All Tomorrow’s Parties (All Twittered Properly)

Entertainment Column

Written and photographed by Nathan Mattise

My close friends still find it extremely hard to believe. I’ve attended countless concerts in my lifetime (seeing some bands literally more than a dozen times), yet this weekend marked a personal musical landmark.

I attended my very first music festival, All Tomorrow’s Parties New York.

I’d been salivating over this day since I got my driver’s license. One entire day filled with bands I wanted to see, surrounded by people who shared my passion, spent entirely in some uber-trendy locale. All those powers combined would create the perfect storm of music experience that you had to be there to appreciate.

In hope of this happening, I had to immediately document my every move via Twitter. Thankfully, Saturday at Kutsher’s didn’t disappoint. Check out the tweets for proof.

Everyone can rattle off the festivals that are spoken with reverence (the SXSWs, ACLs, CMJs of the world). ATP NY isn’t treated as if it’s on that level, rightfully so if it’s only in its second year of the current format.

However, my colleague for this festival was a Lollapalooza regular at one point and he’s raving about this experience.  The  New Yorker’s famed music critic Sasha Frere-Jones chose this as his one and only. I’ll certainly second those thoughts.

Kutsher’s is a former Catskills hotspot that once hosted Wilt Chamberlain celebrity events and Muhammed Ali training sessions. The past two years have seen the aimless resort turn into a hipster haven, and for good reason. This place has everything. No other music festival presents the opportunity to play air hockey or ping pong, drink by the lake or indoor pool, stay over in the hotel area and shop at the authentic Jeanine’s Market. Not to mention, there are also two cool venues indoors at the resort to prevent any inclimate weather issues.  If ATP moves this, someone in management has lost their mind. You can’t think up a better setup (and I didn’t even mention the constant cinema).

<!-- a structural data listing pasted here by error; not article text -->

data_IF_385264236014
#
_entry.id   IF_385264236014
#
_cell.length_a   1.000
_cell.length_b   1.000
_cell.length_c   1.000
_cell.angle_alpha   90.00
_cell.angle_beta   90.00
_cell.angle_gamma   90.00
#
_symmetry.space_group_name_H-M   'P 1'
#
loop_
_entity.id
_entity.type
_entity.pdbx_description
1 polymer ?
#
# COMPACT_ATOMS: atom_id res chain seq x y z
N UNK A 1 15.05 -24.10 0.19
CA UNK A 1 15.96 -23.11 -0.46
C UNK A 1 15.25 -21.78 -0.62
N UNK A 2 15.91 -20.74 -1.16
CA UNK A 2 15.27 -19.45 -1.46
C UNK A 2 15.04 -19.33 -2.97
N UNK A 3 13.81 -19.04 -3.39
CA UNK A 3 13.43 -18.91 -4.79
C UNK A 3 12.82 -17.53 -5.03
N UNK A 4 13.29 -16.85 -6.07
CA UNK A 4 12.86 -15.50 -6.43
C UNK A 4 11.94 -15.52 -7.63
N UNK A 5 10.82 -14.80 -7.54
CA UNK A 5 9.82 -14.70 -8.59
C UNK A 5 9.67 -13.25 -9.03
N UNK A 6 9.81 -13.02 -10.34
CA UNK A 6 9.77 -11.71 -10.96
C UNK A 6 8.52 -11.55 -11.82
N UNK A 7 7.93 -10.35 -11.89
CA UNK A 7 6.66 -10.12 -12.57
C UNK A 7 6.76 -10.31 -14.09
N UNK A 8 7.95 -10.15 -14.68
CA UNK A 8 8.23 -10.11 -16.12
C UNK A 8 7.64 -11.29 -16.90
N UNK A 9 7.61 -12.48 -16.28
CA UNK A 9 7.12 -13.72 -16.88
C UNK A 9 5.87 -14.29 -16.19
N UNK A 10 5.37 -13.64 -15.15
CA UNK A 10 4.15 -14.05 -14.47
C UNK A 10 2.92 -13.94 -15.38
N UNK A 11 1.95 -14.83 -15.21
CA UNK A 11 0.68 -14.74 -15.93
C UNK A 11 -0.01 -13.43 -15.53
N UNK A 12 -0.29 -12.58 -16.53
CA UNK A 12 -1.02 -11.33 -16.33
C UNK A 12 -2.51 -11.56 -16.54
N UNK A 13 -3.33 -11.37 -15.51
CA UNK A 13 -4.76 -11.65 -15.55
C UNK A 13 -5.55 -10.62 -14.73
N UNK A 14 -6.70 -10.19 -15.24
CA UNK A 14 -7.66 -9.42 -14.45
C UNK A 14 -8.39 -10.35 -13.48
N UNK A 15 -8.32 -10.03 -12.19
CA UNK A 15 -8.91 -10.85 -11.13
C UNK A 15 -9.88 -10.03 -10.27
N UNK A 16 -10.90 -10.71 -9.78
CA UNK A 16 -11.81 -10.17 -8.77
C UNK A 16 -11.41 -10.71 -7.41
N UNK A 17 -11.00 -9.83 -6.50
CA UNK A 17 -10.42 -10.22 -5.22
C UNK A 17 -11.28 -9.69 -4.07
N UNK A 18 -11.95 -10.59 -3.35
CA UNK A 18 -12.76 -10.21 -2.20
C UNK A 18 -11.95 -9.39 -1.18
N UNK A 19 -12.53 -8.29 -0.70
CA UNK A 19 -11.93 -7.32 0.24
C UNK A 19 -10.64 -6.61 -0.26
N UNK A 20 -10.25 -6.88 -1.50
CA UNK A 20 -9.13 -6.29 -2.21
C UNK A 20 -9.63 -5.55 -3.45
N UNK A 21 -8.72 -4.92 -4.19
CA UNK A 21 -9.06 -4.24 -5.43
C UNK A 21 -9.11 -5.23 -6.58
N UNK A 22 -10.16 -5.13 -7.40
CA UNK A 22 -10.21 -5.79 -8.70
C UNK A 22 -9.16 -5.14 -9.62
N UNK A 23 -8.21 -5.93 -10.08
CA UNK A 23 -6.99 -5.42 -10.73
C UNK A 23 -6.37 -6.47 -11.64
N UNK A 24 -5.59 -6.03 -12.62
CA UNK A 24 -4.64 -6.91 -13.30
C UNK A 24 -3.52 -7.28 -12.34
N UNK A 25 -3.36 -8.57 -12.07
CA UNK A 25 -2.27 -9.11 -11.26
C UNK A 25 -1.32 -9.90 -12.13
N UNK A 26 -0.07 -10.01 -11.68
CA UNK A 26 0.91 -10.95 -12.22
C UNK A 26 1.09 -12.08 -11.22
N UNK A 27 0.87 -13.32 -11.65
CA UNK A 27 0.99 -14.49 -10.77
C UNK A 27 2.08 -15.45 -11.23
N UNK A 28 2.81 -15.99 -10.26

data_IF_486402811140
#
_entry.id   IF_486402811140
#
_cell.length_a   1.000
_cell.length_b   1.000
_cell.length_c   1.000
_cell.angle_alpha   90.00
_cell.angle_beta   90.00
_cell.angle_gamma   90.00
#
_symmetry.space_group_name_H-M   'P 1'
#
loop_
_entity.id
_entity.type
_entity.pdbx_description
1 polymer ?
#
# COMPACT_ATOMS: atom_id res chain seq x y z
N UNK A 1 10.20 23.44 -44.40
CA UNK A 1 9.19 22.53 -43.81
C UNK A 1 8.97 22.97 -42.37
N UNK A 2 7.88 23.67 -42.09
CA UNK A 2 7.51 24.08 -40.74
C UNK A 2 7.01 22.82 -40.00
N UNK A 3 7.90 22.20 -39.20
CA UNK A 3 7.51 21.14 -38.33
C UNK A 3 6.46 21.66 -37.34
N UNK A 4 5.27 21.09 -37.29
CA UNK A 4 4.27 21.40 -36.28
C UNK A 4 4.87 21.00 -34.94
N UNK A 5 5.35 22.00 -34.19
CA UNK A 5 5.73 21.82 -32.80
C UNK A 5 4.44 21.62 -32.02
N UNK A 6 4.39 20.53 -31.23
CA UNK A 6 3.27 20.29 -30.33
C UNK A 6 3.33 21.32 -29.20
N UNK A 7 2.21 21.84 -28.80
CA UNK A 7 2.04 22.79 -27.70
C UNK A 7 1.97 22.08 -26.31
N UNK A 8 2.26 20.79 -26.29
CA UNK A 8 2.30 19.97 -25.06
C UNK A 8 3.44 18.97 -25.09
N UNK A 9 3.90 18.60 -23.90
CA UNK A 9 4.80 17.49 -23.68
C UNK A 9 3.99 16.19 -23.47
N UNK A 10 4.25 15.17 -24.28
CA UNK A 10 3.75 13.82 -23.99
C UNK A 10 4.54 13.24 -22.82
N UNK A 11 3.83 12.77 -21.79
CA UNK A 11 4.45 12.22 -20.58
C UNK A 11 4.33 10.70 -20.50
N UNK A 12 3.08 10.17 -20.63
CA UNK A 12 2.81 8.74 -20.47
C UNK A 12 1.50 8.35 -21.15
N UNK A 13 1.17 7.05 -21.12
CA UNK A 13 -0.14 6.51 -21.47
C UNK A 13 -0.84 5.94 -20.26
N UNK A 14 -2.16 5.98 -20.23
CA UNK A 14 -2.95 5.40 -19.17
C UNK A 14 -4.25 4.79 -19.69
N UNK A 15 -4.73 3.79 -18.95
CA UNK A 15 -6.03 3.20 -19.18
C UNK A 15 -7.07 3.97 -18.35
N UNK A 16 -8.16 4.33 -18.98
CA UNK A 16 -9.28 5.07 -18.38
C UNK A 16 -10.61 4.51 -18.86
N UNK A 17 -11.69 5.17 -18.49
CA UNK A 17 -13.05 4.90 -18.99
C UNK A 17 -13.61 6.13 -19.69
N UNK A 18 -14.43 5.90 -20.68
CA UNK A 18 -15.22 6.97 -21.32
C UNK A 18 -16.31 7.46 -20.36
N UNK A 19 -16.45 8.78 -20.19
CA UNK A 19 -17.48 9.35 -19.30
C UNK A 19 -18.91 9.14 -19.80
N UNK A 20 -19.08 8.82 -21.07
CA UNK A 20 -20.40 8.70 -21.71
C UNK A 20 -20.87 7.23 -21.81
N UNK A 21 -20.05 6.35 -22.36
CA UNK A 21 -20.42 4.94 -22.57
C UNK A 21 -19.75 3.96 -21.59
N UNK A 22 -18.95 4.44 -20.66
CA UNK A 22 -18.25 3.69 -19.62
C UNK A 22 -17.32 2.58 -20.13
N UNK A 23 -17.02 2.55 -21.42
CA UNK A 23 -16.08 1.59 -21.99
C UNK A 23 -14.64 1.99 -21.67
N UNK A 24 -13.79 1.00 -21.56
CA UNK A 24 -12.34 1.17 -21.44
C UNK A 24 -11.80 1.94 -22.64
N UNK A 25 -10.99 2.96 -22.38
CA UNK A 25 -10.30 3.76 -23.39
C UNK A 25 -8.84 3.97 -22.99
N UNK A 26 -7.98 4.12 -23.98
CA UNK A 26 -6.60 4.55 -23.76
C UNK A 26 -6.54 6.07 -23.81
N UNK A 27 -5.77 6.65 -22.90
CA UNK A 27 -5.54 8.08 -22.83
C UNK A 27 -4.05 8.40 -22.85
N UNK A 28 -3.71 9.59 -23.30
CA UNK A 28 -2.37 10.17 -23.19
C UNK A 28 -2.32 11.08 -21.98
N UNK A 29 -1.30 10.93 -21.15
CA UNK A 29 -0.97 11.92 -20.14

Sufjan Stevens opened the event rather than closed it for some reason. He decided to perform only the Seven Swans album but, despite the lack of full orchestration, Sufjan riveted the crowd. Easily a top three set for the day just on the merits of how clean his sound was.

The other early highlights included an intriguing set from Australia’s Bridezilla (vocals kind of similar to Evanescence, but sax/violin incorporated into more of a indie-pop sound) and the Black Dice experience. I say experience because it’s 45 non-stop minutes of sound – some melodic, some electronic, some metallic, many rhythmic. No matter where you are in the theater you will leave and remain silent for a few minutes afterward (both contemplating what you just saw and physically recovering from being smothered by sound).

Yep, I randomly saw these guys and it wasn’t even the weirdest sight of the afternoon. If Sufjan had one of the top three sets at ATP NY (Sat), then this guy gets the second of those spots.  It’s worth noting that old man keyboard renditions of “Candy Man” and “Time of My Life” are absolute showstoppers at hip musical festivals. Dance hysteria ensues.

http://twitter.com/NateFromCuse/status/3944300511

I wish I got to catch more of the Anti-Pop Consortium because after the mellow (and metallic) morning I was ready to jump around a bit. They seemed to have a good rapport with the crowd going on.  My time at Sleepy Sun was similarly cut short but their first impression was fantastic. They reminded me of The Doors in some strange indie sort of way (plus, it’s hard to root against a band whose self-proclaimed slogan is “let’s get weird”).